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Table of Contents
Sessions are a concept within the Servlet api which allow requests to store and retrieve information across the time a user spends in an application. Choosing the correct session manager implementation is an important consideration for every application as each can fit and perform optimally in different situations. If you need a simple in-memory session manager that can persist to disk then session management using the local file system can be a good place to start. If you need a session manager that can work in a clustered scenario with multiple instances of Jetty, then the JDBC session manager can be an excellent option. Jetty also offers more niche session managers that leverage backends such as MongoDB, Inifinispan, or even Google’s Cloud Data Store.
The architecture of Session Management Jetty changed significantly in Jetty 9.4. These changes have resulted in Sessions not only being easier to configure but making them much more pluggable for various technologies.
In previous versions of Jetty, users were required to configure a separate
SessionIdManager for each kind of session clustering technology being implemented (JDBC, MongoDB..etc.).
In Jetty 9.4, there is now a single
SessionIdManager implementation which works across all types of session clustering technologies.
Likewise, prior to Jetty 9.4 there were several different instances of the
Instead of a single
SessionManager though, it has been done away with entirely, with most of it’s functionality moved to the
Additionally, Jetty 9.4 introduced the concepts of a
SessionCache and an associated
SessionDataStore (both explained below).
Finally, Session scavenging has been re-worked.
Where previously each
SessionManager instance would periodically scan the in-memory (or clustered) sessions for expired sessions, there is now a single generic scavenger thread which instructs the
SessionHandler to clean up expired sessions.
Session expiration has been changed to use a much more efficient timer-based mechanism that avoids constant iteration over all current sessions in memory by the scavenger.
Each Jetty instance has a singular
SessionIdManager to handle all session requests, regardless of clustering technology.
For each context on the server there is one (1)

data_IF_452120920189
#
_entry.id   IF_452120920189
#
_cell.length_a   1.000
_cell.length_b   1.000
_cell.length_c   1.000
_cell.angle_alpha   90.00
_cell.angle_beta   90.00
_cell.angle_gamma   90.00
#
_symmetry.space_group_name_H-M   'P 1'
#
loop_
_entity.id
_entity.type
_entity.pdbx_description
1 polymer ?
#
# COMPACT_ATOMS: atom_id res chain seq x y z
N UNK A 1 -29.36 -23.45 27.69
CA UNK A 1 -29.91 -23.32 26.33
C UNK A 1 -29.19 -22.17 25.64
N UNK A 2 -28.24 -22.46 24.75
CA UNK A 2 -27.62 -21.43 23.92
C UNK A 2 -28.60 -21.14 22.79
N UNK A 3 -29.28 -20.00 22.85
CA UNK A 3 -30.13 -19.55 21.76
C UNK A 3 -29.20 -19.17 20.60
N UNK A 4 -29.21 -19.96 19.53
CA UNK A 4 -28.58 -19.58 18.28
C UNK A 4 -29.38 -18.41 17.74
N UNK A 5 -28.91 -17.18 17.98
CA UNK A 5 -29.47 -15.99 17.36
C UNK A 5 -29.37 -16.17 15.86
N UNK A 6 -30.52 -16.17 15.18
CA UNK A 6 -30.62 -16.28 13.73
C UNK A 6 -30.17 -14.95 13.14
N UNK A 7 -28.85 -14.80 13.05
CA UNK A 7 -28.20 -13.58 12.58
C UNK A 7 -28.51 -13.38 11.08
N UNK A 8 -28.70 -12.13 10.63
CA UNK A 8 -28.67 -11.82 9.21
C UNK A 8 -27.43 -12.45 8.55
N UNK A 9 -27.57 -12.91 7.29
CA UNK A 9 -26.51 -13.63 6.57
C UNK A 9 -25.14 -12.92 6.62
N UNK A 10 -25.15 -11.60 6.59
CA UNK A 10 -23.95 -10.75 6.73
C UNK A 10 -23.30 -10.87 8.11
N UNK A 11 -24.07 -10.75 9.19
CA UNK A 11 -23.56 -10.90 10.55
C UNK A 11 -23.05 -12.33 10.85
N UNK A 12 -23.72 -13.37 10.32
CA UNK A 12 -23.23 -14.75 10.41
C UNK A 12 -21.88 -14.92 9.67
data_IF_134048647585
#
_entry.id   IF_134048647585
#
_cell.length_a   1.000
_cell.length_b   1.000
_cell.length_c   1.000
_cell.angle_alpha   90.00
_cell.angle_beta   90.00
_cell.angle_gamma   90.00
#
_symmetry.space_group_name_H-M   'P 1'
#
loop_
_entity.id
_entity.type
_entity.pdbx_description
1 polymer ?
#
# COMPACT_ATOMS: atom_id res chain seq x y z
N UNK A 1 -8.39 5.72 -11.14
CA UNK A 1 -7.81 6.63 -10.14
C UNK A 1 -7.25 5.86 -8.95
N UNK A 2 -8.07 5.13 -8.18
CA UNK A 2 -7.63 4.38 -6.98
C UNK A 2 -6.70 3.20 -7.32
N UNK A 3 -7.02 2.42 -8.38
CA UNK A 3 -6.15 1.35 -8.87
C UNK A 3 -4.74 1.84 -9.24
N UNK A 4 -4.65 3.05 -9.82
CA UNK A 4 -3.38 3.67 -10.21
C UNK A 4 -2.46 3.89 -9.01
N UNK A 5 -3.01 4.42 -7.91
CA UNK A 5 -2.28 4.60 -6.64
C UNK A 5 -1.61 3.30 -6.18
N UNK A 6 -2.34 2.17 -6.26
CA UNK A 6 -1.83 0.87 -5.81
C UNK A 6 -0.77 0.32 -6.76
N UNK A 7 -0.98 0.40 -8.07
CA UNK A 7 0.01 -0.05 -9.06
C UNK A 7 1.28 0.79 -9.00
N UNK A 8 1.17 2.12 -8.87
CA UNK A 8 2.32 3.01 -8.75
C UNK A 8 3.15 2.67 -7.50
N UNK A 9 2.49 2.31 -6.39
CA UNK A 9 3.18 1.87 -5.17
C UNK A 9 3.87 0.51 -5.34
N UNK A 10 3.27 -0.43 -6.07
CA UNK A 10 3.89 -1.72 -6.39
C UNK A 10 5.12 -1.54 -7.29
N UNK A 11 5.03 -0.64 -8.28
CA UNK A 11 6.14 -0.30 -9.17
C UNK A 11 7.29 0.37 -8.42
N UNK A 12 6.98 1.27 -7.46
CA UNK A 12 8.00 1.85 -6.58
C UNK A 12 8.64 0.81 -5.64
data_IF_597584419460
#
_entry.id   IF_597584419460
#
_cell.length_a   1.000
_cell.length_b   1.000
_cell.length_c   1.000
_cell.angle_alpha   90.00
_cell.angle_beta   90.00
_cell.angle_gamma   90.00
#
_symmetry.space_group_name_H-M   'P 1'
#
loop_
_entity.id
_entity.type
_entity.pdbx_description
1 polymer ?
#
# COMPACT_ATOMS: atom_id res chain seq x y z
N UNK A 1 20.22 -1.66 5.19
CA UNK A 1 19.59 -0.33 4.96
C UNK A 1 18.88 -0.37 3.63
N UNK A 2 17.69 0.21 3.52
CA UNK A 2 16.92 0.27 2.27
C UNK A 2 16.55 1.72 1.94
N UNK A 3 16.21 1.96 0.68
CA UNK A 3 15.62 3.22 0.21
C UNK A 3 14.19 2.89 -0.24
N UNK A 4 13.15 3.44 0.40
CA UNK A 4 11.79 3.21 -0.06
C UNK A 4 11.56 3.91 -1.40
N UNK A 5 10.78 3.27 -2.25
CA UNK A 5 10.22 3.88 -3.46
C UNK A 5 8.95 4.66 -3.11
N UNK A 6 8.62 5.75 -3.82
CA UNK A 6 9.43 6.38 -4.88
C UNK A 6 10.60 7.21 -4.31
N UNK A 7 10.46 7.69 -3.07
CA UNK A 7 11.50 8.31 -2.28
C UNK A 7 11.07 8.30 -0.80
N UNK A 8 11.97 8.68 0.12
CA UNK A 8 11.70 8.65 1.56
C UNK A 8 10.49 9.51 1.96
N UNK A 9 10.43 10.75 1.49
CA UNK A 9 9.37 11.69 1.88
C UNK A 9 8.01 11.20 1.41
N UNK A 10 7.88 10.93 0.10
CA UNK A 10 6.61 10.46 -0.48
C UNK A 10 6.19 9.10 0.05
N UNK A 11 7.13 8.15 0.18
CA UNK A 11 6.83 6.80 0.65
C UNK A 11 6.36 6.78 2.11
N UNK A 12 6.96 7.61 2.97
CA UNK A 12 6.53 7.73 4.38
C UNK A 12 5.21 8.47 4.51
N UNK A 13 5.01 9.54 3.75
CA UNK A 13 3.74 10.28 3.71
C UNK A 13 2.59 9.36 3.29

SessionCache which contains all of the Session objects for the given context.
The benefit of the
SessionCache is to ensure that simultaneous requests accessing the same Session Id in the same context always operate on the same Session object.
The SessionCache implementation supplied with the Jetty distribution does just that: keeps Session objects in memory so that they can be shared between simultaneous requests.
However, it is possible to provide your own implementation that never shares Session objects should you require it.
SessionCache handles Session information, Session data is stored in a
SessionDataStore that is specific to the clustering technology being implemented.
There is only one (1)
Visually the session architecture can be represented like this:
Jetty provides two different session caches: the
DefaultSessionCache which holds sessions in memory, and the
NullSessionCache which does not.
There is more information on both of these types of session caching and the circumstances which would lead you to select one or the other in the Session Components section, and more information on the configuration options of each in the L1 Session Cache section.
For session persistence, Jetty provides a number of different implementations from which to choose including non-persistence, local file storage, clustered technologies such as JDBC, MongoDB, Inifinispan, Google Cloud Datastore, and Hazelcast.
Depending on your persistence technology, to enhance performance, you may want to use an L2 cache for session data, in which case Jetty provides the memcached L2 session data cache.